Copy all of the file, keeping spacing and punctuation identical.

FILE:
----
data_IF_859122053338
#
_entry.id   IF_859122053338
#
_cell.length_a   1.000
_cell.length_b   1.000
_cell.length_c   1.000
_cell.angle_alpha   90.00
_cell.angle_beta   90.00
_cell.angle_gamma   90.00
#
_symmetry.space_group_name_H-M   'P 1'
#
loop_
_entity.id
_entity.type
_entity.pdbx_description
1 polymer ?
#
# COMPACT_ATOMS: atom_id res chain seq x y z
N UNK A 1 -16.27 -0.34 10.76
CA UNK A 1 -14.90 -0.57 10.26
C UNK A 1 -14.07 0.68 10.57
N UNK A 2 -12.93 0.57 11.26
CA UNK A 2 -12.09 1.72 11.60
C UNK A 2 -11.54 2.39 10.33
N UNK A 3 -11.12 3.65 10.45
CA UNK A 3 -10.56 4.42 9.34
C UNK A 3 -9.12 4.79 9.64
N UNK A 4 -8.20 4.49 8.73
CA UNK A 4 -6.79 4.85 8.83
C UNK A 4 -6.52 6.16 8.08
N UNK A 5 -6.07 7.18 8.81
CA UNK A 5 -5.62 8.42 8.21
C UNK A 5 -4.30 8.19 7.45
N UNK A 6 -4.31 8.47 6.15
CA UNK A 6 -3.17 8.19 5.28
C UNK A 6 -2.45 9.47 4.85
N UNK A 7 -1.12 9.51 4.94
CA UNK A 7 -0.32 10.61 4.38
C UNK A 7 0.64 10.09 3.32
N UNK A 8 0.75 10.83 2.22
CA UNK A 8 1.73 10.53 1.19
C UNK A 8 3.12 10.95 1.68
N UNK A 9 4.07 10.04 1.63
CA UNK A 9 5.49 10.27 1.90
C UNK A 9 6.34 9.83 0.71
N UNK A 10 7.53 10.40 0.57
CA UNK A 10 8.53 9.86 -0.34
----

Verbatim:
data_IF_859122053338
#
_entry.id   IF_859122053338
#
_cell.length_a   1.000
_cell.length_b   1.000
_cell.length_c   1.000
_cell.angle_alpha   90.00
_cell.angle_beta   90.00
_cell.angle_gamma   90.00
#
_symmetry.space_group_name_H-M   'P 1'
#
loop_
_entity.id
_entity.type
_entity.pdbx_description
1 polymer ?
#
# COMPACT_ATOMS: atom_id res chain seq x y z
N UNK A 1 -16.27 -0.34 10.76
CA UNK A 1 -14.90 -0.57 10.26
C UNK A 1 -14.07 0.68 10.57
N UNK A 2 -12.93 0.57 11.26
CA UNK A 2 -12.09 1.72 11.60
C UNK A 2 -11.54 2.39 10.33
N UNK A 3 -11.12 3.65 10.45
CA UNK A 3 -10.56 4.42 9.34
C UNK A 3 -9.12 4.79 9.64
N UNK A 4 -8.20 4.49 8.73
CA UNK A 4 -6.79 4.85 8.83
C UNK A 4 -6.52 6.16 8.08
N UNK A 5 -6.07 7.18 8.81
CA UNK A 5 -5.62 8.42 8.21
C UNK A 5 -4.30 8.19 7.45
N UNK A 6 -4.31 8.47 6.15
CA UNK A 6 -3.17 8.19 5.28
C UNK A 6 -2.45 9.47 4.85
N UNK A 7 -1.12 9.51 4.94
CA UNK A 7 -0.32 10.61 4.38
C UNK A 7 0.64 10.09 3.32
N UNK A 8 0.75 10.83 2.22
CA UNK A 8 1.73 10.53 1.19
C UNK A 8 3.12 10.95 1.68
N UNK A 9 4.07 10.04 1.63
CA UNK A 9 5.49 10.27 1.90
C UNK A 9 6.34 9.83 0.71
N UNK A 10 7.53 10.40 0.57
CA UNK A 10 8.53 9.86 -0.34